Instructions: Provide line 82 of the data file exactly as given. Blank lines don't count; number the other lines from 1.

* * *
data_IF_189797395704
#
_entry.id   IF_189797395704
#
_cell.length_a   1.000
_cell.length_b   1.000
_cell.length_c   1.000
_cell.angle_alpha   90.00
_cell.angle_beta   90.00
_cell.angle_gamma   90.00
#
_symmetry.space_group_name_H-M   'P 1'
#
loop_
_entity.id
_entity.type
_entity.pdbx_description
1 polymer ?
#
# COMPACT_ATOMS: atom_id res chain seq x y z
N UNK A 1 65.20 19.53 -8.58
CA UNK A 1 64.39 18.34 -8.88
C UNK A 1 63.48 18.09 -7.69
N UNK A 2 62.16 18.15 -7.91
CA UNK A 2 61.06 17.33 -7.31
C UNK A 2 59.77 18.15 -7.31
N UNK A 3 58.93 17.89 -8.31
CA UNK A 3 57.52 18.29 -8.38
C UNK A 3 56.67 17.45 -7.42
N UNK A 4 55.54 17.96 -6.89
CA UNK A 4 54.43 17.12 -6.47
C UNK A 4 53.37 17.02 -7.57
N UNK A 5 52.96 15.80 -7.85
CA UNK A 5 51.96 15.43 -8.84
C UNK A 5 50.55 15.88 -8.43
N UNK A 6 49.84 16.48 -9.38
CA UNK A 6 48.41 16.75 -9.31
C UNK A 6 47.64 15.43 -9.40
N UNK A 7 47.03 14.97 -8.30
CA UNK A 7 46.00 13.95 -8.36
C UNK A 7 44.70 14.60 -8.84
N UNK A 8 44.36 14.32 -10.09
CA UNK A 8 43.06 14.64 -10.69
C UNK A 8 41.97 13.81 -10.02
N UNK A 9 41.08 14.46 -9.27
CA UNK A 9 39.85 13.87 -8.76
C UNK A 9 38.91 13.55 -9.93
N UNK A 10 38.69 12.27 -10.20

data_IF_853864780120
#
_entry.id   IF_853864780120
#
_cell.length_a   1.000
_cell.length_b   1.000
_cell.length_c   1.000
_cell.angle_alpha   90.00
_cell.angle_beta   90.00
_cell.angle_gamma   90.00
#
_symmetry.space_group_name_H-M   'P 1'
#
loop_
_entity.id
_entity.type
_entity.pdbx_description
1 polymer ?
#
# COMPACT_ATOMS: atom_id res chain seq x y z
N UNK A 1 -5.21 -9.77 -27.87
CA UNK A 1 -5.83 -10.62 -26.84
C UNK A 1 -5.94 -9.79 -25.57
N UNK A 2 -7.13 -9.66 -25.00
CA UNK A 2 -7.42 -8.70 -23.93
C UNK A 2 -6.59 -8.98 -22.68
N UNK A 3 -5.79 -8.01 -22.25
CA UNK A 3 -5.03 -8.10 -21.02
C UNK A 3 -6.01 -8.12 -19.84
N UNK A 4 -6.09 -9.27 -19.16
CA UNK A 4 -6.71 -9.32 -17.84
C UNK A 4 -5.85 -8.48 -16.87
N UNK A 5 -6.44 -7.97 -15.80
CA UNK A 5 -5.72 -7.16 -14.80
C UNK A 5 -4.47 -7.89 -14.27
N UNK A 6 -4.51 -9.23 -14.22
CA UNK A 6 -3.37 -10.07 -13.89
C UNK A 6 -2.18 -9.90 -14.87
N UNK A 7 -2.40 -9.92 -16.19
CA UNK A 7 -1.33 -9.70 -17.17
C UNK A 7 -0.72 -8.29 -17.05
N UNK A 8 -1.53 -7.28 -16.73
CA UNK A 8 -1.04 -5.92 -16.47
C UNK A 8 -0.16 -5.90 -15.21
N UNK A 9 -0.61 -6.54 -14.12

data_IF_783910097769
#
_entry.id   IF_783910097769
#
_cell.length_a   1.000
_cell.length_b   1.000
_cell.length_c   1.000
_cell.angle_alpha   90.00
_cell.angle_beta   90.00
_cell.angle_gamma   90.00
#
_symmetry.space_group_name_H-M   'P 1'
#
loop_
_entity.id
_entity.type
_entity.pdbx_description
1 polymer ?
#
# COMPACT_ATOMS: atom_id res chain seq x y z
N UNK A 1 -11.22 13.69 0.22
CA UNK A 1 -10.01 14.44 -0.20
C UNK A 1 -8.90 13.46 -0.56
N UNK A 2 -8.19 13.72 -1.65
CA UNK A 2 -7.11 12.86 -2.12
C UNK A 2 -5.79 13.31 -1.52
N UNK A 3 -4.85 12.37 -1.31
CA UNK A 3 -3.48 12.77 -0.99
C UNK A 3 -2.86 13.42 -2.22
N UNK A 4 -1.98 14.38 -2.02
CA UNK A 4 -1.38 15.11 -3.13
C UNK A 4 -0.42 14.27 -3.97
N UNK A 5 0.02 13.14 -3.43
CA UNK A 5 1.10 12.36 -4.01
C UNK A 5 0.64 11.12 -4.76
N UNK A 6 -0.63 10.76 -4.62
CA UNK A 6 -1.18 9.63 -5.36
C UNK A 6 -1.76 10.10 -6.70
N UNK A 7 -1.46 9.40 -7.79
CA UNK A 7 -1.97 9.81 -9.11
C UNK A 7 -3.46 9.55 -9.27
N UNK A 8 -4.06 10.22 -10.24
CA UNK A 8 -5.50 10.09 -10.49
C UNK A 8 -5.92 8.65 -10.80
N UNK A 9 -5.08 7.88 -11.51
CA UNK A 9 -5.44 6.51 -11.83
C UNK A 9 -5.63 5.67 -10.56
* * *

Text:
CA UNK A 5 -5.72 -7.16 -14.80